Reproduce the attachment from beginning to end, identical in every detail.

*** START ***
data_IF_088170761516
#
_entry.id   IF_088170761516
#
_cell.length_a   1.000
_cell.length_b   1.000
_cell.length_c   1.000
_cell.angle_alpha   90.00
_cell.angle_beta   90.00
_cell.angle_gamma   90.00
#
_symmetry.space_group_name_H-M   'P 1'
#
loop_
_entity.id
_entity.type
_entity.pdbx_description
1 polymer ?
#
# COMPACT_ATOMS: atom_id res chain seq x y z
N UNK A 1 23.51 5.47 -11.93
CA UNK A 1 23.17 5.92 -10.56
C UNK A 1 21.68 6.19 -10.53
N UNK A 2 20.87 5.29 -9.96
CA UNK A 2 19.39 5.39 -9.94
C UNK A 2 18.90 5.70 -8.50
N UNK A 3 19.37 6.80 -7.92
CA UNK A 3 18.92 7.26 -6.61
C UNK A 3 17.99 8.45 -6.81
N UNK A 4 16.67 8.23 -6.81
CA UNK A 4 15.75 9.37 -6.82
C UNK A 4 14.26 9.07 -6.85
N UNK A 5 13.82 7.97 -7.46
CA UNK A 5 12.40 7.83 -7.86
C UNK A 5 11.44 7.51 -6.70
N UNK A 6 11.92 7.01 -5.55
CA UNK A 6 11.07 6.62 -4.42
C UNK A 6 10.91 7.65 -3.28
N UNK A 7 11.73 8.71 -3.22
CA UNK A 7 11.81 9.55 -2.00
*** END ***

data_IF_088170761516
#
_entry.id   IF_088170761516
#
_cell.length_a   1.000
_cell.length_b   1.000
_cell.length_c   1.000
_cell.angle_alpha   90.00
_cell.angle_beta   90.00
_cell.angle_gamma   90.00
#
_symmetry.space_group_name_H-M   'P 1'
#
loop_
_entity.id
_entity.type
_entity.pdbx_description
1 polymer ?
#
# COMPACT_ATOMS: atom_id res chain seq x y z
N UNK A 1 23.51 5.47 -11.93
CA UNK A 1 23.17 5.92 -10.56
C UNK A 1 21.68 6.19 -10.53
N UNK A 2 20.87 5.29 -9.96
CA UNK A 2 19.39 5.39 -9.94
C UNK A 2 18.90 5.70 -8.50
N UNK A 3 19.37 6.80 -7.92
CA UNK A 3 18.92 7.26 -6.61
C UNK A 3 17.99 8.45 -6.81
N UNK A 4 16.67 8.23 -6.81
CA UNK A 4 15.75 9.37 -6.82
C UNK A 4 14.26 9.07 -6.85
N UNK A 5 13.82 7.97 -7.46
CA UNK A 5 12.40 7.83 -7.86
C UNK A 5 11.44 7.51 -6.70
N UNK A 6 11.92 7.01 -5.55
CA UNK A 6 11.07 6.62 -4.42
C UNK A 6 10.91 7.65 -3.28
N UNK A 7 11.73 8.71 -3.22
CA UNK A 7 11.81 9.55 -2.00